Next, a rubber mallet was used to help seat the pipes into the joints. A few students would stand on the connectors while a classmate used the rubber mallet to bang them into place.

Finally, we drilled holes through each of the connectors (on the top side) and into the pipe. A round-headed screw was added to help keep the structure together.

Pro Tip: After consulting with the maintenance department at school, we decided NOT to glue the court together. The reasoning is because If one pipe were to break due to someone hanging, we'd have to buy a whole new connector at that joint (which is the most expensive part). Also, we wanted to be able to disassemble the court and put it away for the Winter if needed. They also suggested round-headed screws to prevent any "catch" injuries if a student were to jump and hand from the PVC grid.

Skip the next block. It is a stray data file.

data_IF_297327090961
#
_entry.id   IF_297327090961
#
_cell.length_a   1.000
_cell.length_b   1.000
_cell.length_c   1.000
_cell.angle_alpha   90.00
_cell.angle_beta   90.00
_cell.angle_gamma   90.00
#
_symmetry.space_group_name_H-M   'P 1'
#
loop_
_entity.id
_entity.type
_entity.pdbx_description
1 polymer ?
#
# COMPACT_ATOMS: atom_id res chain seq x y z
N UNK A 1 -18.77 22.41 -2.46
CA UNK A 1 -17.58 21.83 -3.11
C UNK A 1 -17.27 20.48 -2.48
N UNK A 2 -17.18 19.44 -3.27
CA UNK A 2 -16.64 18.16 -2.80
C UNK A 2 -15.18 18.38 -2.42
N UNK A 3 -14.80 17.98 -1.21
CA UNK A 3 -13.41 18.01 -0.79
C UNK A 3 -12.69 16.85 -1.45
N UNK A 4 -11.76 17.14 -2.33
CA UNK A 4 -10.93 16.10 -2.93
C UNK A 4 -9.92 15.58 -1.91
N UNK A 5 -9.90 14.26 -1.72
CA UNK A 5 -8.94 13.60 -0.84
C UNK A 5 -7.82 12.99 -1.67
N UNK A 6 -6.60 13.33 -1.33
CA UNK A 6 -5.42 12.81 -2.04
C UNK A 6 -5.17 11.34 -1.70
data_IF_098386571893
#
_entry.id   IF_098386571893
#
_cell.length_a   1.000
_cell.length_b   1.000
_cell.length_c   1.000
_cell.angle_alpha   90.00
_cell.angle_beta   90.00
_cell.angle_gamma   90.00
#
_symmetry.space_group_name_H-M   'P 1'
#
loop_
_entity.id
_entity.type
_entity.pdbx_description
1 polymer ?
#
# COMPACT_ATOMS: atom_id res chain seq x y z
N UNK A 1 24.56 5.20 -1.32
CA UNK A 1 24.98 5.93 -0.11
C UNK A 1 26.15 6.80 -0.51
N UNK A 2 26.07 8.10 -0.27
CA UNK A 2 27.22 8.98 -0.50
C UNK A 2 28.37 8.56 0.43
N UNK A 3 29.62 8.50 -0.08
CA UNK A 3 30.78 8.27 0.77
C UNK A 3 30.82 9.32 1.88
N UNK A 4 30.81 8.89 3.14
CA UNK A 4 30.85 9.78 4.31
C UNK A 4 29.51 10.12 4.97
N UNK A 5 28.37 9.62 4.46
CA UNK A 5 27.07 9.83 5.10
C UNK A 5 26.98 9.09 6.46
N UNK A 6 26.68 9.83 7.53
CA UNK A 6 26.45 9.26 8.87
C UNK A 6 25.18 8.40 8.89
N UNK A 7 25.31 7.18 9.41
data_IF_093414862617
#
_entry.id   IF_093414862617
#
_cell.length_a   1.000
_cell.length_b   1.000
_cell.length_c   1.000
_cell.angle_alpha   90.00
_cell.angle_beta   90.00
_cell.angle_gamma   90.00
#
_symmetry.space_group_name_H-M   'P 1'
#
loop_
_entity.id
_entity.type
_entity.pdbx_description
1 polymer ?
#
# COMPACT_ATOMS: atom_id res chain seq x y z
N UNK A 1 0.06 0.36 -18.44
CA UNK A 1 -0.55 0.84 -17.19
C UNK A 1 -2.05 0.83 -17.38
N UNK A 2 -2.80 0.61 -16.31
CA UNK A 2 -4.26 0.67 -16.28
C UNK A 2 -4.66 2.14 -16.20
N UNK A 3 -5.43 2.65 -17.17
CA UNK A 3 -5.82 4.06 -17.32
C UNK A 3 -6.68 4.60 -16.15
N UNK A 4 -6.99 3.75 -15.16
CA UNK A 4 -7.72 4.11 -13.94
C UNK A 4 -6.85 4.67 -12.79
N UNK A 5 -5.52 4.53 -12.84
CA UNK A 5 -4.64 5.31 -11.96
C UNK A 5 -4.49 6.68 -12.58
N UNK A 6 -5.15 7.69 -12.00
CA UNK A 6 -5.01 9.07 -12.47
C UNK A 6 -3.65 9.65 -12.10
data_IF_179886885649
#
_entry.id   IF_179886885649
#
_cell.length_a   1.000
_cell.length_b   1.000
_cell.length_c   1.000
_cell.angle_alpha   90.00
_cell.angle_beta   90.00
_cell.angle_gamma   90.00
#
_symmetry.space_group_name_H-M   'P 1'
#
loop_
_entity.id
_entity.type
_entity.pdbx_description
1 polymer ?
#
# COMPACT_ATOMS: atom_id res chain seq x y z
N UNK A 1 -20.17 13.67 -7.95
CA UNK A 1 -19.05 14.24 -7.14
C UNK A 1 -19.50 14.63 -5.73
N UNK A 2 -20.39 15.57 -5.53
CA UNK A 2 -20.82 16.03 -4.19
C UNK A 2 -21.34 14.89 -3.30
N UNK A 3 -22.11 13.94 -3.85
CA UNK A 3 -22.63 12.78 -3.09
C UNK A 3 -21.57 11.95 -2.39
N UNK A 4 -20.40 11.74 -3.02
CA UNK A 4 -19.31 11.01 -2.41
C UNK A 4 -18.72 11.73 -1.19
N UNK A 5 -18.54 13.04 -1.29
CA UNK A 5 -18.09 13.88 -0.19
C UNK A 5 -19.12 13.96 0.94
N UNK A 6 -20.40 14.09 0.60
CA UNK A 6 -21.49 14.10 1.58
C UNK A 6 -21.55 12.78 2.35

Step 4: Raise the Roof!

We carried the assembled squares of the 9 square court to a flat area. This was one of the proposed sites and the one we were permitted to use. I don't have a picture of this because it was a team effort and I was part of the team. This much PVC is pretty heavy so it called for all hands!

Next, the legs were carried to the court site.

16 students lifted the squares in unison and each connector joint was seated onto each of the 16 legs.

Finally, a few artistic students created signs to help keep the game organized and the structure safe.

Step 5: Play!!

The person in the middle square (the king square) will serve the ball by hitting the ball up and out of their square.

When the ball comes into your square simply hit the ball up and out of your square into any other square.